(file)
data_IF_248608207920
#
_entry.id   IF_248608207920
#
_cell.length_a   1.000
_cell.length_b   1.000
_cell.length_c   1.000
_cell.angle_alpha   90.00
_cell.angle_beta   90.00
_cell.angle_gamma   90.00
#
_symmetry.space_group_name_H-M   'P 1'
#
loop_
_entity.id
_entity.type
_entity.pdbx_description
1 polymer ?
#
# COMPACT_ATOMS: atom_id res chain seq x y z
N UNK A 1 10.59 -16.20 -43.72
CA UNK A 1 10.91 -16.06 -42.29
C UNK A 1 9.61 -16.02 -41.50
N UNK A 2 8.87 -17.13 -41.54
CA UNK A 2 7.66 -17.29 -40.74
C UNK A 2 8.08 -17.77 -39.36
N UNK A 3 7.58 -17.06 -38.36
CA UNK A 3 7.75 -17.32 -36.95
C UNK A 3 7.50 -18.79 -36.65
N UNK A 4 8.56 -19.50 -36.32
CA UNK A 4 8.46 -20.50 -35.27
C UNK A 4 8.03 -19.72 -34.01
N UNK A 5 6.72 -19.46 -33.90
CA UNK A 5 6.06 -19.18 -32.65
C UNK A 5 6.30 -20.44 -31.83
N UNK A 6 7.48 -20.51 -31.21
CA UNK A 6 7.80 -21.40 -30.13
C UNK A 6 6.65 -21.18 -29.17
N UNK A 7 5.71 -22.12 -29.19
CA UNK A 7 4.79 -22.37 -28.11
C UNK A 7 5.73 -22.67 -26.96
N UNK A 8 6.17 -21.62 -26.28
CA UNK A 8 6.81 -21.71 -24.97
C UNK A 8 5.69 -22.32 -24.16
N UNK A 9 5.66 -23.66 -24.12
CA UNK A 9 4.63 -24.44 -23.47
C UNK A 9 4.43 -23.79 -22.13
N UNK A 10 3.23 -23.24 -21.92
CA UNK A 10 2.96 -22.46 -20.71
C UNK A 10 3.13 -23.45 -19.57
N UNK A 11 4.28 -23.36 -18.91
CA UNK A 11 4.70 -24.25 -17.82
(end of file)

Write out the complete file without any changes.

data_IF_248608207920
#
_entry.id   IF_248608207920
#
_cell.length_a   1.000
_cell.length_b   1.000
_cell.length_c   1.000
_cell.angle_alpha   90.00
_cell.angle_beta   90.00
_cell.angle_gamma   90.00
#
_symmetry.space_group_name_H-M   'P 1'
#
loop_
_entity.id
_entity.type
_entity.pdbx_description
1 polymer ?
#
# COMPACT_ATOMS: atom_id res chain seq x y z
N UNK A 1 10.59 -16.20 -43.72
CA UNK A 1 10.91 -16.06 -42.29
C UNK A 1 9.61 -16.02 -41.50
N UNK A 2 8.87 -17.13 -41.54
CA UNK A 2 7.66 -17.29 -40.74
C UNK A 2 8.08 -17.77 -39.36
N UNK A 3 7.58 -17.06 -38.36
CA UNK A 3 7.75 -17.32 -36.95
C UNK A 3 7.50 -18.79 -36.65
N UNK A 4 8.56 -19.50 -36.32
CA UNK A 4 8.46 -20.50 -35.27
C UNK A 4 8.03 -19.72 -34.01
N UNK A 5 6.72 -19.46 -33.90
CA UNK A 5 6.06 -19.18 -32.65
C UNK A 5 6.30 -20.44 -31.83
N UNK A 6 7.48 -20.51 -31.21
CA UNK A 6 7.80 -21.40 -30.13
C UNK A 6 6.65 -21.18 -29.17
N UNK A 7 5.71 -22.12 -29.19
CA UNK A 7 4.79 -22.37 -28.11
C UNK A 7 5.73 -22.67 -26.96
N UNK A 8 6.17 -21.62 -26.28
CA UNK A 8 6.81 -21.71 -24.97
C UNK A 8 5.69 -22.32 -24.16
N UNK A 9 5.66 -23.66 -24.12
CA UNK A 9 4.63 -24.44 -23.47
C UNK A 9 4.43 -23.79 -22.13
N UNK A 10 3.23 -23.24 -21.92
CA UNK A 10 2.96 -22.46 -20.71
C UNK A 10 3.13 -23.45 -19.57
N UNK A 11 4.28 -23.36 -18.91
CA UNK A 11 4.70 -24.25 -17.82